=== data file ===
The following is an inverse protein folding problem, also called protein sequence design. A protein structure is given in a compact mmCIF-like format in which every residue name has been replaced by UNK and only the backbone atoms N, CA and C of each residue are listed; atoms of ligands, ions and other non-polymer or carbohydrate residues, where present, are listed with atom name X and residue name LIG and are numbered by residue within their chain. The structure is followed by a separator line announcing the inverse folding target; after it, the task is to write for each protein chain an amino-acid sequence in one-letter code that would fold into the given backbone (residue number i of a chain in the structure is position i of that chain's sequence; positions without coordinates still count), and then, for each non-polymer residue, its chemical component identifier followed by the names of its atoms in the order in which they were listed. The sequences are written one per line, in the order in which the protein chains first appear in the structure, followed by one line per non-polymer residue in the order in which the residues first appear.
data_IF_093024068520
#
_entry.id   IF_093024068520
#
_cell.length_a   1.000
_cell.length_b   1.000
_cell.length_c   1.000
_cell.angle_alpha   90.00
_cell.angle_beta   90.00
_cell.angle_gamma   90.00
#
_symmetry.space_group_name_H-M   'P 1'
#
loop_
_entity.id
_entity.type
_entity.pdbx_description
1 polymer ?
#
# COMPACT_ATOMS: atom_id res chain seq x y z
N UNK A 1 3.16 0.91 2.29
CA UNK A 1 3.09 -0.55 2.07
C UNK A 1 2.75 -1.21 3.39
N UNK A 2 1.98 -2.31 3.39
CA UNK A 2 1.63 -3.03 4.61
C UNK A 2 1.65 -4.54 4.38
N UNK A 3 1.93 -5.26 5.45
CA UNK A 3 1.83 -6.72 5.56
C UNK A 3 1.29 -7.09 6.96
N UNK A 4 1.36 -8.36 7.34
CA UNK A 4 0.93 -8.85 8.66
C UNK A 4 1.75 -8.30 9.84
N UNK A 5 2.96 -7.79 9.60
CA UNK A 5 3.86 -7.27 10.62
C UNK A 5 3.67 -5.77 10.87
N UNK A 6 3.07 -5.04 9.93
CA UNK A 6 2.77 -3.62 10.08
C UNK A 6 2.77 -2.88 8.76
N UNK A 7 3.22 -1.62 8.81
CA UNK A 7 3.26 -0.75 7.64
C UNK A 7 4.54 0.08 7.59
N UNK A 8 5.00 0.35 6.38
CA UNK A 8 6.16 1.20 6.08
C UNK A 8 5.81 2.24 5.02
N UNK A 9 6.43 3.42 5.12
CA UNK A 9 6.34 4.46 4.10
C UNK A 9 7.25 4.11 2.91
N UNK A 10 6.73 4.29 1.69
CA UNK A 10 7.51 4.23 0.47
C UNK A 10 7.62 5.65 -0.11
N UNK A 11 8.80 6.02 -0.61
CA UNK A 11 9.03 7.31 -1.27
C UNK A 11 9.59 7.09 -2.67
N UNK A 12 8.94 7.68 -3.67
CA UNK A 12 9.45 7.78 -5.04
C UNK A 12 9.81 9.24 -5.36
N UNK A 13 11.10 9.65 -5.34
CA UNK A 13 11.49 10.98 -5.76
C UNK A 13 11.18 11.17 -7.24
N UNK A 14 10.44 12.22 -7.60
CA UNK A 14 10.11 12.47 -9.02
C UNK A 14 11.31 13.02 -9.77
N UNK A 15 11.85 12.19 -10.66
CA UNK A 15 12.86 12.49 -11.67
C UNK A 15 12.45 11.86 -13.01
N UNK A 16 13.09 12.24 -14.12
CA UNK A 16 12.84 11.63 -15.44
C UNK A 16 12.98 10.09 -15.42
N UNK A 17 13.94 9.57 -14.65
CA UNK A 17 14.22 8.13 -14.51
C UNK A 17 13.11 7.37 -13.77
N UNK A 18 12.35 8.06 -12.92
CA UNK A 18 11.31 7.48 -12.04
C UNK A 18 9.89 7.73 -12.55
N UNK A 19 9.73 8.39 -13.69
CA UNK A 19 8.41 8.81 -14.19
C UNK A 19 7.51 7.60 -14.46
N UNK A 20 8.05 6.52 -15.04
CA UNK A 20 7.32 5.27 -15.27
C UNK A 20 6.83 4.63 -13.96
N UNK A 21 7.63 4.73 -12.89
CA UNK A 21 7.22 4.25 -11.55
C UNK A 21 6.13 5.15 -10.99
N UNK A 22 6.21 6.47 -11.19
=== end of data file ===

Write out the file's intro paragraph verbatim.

The following is an inverse protein folding problem, also called protein sequence design. A protein structure is given in a compact mmCIF-like format in which every residue name has been replaced by UNK and only the backbone atoms N, CA and C of each residue are listed; atoms of ligands, ions and other non-polymer or carbohydrate residues, where present, are listed with atom name X and residue name LIG and are numbered by residue within their chain. The structure is followed by a separator line announcing the inverse folding target; after it, the task is to write for each protein chain an amino-acid sequence in one-letter code that would fold into the given backbone (residue number i of a chain in the structure is position i of that chain's sequence; positions without coordinates still count), and then, for each non-polymer residue, its chemical component identifier followed by the names of its atoms in the order in which they were listed. The sequences are written one per line, in the order in which the protein chains first appear in the structure, followed by one line per non-polymer residue in the order in which the residues first appear.